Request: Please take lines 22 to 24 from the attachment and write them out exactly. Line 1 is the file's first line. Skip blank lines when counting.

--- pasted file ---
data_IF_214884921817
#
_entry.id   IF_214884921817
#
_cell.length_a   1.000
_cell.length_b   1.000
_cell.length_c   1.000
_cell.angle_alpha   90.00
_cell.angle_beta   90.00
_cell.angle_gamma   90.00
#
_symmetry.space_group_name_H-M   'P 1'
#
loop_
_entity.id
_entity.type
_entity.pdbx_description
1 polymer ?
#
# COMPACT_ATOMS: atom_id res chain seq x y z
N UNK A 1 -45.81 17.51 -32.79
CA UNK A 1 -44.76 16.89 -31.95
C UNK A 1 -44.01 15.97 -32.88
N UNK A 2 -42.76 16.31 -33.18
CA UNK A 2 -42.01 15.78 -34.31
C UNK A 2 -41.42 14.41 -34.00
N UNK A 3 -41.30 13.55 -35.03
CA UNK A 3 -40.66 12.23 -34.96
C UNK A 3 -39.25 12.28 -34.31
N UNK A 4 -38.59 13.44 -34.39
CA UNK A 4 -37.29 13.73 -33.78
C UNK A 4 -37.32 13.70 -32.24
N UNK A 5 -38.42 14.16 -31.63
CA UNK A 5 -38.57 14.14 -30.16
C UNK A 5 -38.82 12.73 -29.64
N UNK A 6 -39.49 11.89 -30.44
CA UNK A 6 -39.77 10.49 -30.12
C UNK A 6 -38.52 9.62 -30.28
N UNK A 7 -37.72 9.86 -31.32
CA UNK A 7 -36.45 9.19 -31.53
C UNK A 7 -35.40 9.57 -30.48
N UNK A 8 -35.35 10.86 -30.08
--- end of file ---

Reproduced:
CA UNK A 1 -44.76 16.89 -31.95
C UNK A 1 -44.01 15.97 -32.88
N UNK A 2 -42.76 16.31 -33.18